Last summer, the Bush gained some 300,000 new residents! After being kept behind the scenes of the Bush/Desert for several years, a colony of leafcutter ants (Atta cephalotes) has now been moved to an innovative and unique home located at the heart of the Bush. Unlike the case in many zoos, these worker ants are not marching pieces of leaf through Plexiglas tubes but are seemingly roaming free! As small as they are, these unique animals garner a lot of visitor attention.
There is much to say about these highly social insects with a strict division of labour and hierarchy. But, in this issue of ZieZoo, we will focus only on the part of their lives our visitor cannot see in the Bush—their unique symbiosis with fungi. This symbiosis normally takes place in the underground colony in the wild, but at Burgers’, it happens in terrariums in a shielded, dimly lit hut.
There are dozens of species of leafcutter ants in South America, spending their days transporting millions of tiny pieces of leaves and blossoms to their colony. There, they grow fungi on chewed plant material. The fungal threads are their main food. For the ant larvae, they are the only food. This form of horticulture by ants has evolved more than once; leafcutter ants come from two different biological genera. Yet, it occurs exclusively in (sub)tropical America; no leafcutter ants have been found in the wild on other continents. These little insects have perfected symbiosis, especially the species of the genus Atta, who now also live in the Bush. According to scientists, this collaboration began some three million years ago! Atta leafcutter ants and the fungus Leucoagaricus gongylophorus are fully dependent on each other.
Leucoagaricus gongylophorus is a fungus with no common name in either Dutch or English and is related to the mushroom. Unlike humans, the ants do not eat the fruiting bodies of the fungus—the mushrooms—but munch on the fungal threads, the hyphae. The ants bring suitable plant material to their colony and process it in as many as 29 steps into a kind of pulp, which they spread on the fungal threads. Tiny worker ants then stuff the chewed, ball-shaped plant matter between the fungal threads and add a drop of faeces. Fungi can break down organic materials, including cellulose and lignin found in leaves and wood; these long-lived carbohydrates are indigestible for animals. Collaboration thus unlocks a virtually infinite food source for the ants! The leafcutter ants give the fungi the appropriate nutrition and fertiliser and keep the fungal threads clean and remove parasitic fungi. They pamper their chosen fungal species so much that Leucoagaricus gongylophorus is now only found growing in Atta leafcutter ant colonies!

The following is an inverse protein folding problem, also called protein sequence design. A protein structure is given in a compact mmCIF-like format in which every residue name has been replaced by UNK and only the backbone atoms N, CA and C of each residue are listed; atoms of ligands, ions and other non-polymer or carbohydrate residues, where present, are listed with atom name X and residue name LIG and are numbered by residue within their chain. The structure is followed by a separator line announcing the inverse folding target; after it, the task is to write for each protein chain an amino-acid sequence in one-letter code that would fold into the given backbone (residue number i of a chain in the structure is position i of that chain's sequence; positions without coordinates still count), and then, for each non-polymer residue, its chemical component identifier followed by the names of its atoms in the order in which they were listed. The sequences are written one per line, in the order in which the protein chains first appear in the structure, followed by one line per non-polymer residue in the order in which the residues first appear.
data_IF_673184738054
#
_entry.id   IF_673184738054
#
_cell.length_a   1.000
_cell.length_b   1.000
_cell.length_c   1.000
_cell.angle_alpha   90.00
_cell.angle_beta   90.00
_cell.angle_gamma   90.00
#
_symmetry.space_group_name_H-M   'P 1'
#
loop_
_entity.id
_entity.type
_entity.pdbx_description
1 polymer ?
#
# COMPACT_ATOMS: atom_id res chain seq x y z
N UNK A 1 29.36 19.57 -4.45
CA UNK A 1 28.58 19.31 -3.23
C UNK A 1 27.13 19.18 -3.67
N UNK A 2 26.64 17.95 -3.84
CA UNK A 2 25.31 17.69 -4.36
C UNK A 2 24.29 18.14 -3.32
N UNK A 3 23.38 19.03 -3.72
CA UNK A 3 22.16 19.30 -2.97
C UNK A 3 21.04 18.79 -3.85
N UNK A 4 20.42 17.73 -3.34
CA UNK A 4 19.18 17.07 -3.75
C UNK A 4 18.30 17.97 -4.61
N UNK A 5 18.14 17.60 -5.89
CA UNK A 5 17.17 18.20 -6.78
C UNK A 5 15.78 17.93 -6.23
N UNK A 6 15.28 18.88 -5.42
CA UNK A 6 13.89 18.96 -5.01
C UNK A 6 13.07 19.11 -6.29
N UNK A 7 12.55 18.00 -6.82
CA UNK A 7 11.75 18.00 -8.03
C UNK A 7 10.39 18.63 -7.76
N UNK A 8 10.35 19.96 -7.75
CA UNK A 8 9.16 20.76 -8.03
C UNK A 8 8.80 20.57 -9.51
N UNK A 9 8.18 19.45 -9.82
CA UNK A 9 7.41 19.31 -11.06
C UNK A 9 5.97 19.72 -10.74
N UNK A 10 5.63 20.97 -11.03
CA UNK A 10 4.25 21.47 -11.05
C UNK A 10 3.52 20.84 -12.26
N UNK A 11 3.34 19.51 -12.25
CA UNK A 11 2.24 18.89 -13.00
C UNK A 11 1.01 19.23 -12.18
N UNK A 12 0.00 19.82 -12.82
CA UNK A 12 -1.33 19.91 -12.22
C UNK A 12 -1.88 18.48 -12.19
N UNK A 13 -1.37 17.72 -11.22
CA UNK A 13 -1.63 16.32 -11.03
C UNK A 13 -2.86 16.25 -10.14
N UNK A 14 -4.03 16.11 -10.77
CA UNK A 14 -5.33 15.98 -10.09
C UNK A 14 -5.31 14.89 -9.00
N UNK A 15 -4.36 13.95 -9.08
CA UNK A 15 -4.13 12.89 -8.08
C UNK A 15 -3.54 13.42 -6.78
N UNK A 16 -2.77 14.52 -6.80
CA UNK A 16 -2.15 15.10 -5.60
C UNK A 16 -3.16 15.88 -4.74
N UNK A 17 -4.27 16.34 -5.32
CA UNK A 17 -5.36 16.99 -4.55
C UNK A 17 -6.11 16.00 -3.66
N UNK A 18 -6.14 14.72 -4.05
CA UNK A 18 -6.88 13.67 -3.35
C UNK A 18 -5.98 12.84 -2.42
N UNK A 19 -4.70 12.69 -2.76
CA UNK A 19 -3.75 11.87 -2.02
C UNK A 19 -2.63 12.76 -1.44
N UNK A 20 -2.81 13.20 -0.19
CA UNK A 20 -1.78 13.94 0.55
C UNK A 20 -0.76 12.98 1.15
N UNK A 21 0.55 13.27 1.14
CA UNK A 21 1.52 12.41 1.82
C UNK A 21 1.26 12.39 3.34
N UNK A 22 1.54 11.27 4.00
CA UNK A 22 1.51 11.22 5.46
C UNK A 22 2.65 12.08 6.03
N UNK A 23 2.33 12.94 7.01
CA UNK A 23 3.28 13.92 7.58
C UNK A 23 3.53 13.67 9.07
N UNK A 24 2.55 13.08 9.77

The ant colony has unreservedly tied its fate to the fungus. If the fungus does not do well or dies, the colony won’t survive. Sometimes the ants temporarily try to steal fungus from neighbouring colonies, but that is not enough for the survival of a colony. When a new colony is founded, the swarming princesses carry a small amount of fungal threads and growth substrate from their old colony in a pouch near their oesophagus. Just enough to feed themselves and the first dozen hatching workers, who then go to work leaf-cutting and gardening. The fungus in the new colony is essentially a clone of the old one! A fantastic symbiosis with a delicate balance.
In future, Burgers’ guides expect to be able to show the fungus nursery to interested visitors, for example, on guided tours. For more fascinating examples of symbiosis, follow the new series of articles on our website!